Presidents and the Federal Debt

Contributions of Presidents to the Gross Federal Debt

[ This is out of date ~2007. Things turned out much worse for Bush II. ]

The Presidential contributions to the gross federal debt are computed from data available from theWhite in the Historical Tables, Table 7.1 (PDF), p. 118, for FY 2005. The graph and data are also available in this XLS source file

For each term in office, the President is responsible for four fiscal year budgets starting Oct. 1 of the year they take office and ending Sept. 30, eight months after they leave office. Table 7.1 gives the gross federal debt as a % of GDP at the end of every fiscal year since 1940.  Each President’s federal debt contribution was computed by simply subtracting the value at the start of his first FY from the value at the end of his last FY. 

All Presidents prior to Reagan contributed to paying off the huge WWII debt. The graph also credits the drop in federal debt as a percent of GDP under Clinton towards repayment of the remaining WWII debt and not towards paying off the Reagan-Bush debt. That would simply hide their impact by making it appear that more of the current federal debt was left over from WWII. Had Reagan-Bush simply managed to break even, the WWII debt would have been as low as it’s shown to be.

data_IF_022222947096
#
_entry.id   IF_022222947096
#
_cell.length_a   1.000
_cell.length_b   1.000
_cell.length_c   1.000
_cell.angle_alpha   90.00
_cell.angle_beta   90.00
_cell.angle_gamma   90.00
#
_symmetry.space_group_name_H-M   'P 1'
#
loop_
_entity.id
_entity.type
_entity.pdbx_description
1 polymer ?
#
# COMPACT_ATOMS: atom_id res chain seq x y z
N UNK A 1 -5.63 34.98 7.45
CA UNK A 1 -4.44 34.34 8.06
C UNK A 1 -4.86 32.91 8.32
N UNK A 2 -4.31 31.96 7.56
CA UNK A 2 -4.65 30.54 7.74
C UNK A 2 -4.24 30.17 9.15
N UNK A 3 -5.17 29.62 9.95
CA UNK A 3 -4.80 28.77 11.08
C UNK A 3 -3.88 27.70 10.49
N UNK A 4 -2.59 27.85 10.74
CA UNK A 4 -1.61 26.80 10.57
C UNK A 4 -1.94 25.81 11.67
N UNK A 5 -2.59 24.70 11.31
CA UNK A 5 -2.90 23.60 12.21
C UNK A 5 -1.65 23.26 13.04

Debt held by the Federal Reserve System is purchased by printing money; the purpose of these “open market operations” is to put more currency into circulation. The most recent figuresused for this part of the federal debt are available from the St. Louis Fed. This was divided by GDP figures provided by the Department of Commerce.  

Since all Presidents from Truman on have reduced the gross federal debt except Reagan and the Bushes, the part remaining from WWII is found by subtracting their debt contributions (and the FRS contribution) from the current federal debt total.